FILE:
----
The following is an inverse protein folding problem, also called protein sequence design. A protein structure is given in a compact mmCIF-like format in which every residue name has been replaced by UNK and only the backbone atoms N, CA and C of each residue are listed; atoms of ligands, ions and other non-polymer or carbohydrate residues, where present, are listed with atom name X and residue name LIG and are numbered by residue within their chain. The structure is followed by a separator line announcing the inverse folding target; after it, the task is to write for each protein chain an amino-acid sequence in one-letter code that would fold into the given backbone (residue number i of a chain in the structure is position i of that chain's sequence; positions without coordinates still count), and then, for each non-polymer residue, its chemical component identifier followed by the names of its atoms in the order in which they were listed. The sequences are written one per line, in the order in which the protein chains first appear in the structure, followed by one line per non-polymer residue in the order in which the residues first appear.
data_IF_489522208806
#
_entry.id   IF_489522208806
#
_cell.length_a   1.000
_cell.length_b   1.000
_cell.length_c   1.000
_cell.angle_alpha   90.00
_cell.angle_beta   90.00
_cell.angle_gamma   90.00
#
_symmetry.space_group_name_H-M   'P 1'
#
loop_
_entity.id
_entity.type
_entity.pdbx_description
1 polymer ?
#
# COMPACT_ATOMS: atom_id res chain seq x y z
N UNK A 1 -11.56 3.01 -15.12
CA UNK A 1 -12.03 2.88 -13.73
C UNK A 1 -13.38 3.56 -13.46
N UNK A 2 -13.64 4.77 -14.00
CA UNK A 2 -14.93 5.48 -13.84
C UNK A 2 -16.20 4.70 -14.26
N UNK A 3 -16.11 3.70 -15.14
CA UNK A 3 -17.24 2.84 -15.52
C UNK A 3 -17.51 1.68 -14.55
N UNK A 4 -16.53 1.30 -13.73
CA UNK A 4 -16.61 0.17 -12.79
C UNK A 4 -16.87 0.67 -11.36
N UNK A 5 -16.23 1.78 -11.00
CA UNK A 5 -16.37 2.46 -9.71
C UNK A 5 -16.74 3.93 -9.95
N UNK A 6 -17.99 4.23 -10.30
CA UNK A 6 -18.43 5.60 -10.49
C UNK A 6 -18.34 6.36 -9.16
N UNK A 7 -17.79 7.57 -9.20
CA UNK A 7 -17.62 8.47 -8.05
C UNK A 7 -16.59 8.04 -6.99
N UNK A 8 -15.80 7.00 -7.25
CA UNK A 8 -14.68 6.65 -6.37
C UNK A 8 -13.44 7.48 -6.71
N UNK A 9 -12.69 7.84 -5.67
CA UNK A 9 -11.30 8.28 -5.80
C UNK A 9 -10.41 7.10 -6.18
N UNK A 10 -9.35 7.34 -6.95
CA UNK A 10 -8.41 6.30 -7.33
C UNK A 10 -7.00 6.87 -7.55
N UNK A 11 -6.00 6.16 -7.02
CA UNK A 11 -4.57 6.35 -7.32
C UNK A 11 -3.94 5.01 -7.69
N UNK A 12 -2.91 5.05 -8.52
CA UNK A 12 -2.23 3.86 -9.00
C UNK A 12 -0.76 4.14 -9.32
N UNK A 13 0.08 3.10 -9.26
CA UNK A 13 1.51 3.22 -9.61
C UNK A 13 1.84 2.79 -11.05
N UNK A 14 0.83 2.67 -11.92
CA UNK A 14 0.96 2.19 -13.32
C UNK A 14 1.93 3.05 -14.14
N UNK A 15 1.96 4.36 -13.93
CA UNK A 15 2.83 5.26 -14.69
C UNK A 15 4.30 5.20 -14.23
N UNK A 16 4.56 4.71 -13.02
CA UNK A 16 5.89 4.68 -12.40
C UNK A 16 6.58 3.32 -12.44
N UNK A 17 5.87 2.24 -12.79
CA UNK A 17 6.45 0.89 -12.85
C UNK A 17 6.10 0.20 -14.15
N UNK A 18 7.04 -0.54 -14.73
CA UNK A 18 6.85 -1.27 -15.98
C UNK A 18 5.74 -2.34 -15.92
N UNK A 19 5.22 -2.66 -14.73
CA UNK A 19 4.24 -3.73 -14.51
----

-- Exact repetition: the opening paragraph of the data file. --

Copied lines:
The following is an inverse protein folding problem, also called protein sequence design. A protein structure is given in a compact mmCIF-like format in which every residue name has been replaced by UNK and only the backbone atoms N, CA and C of each residue are listed; atoms of ligands, ions and other non-polymer or carbohydrate residues, where present, are listed with atom name X and residue name LIG and are numbered by residue within their chain. The structure is followed by a separator line announcing the inverse folding target; after it, the task is to write for each protein chain an amino-acid sequence in one-letter code that would fold into the given backbone (residue number i of a chain in the structure is position i of that chain's sequence; positions without coordinates still count), and then, for each non-polymer residue, its chemical component identifier followed by the names of its atoms in the order in which they were listed. The sequences are written one per line, in the order in which the protein chains first appear in the structure, followed by one line per non-polymer residue in the order in which the residues first appear.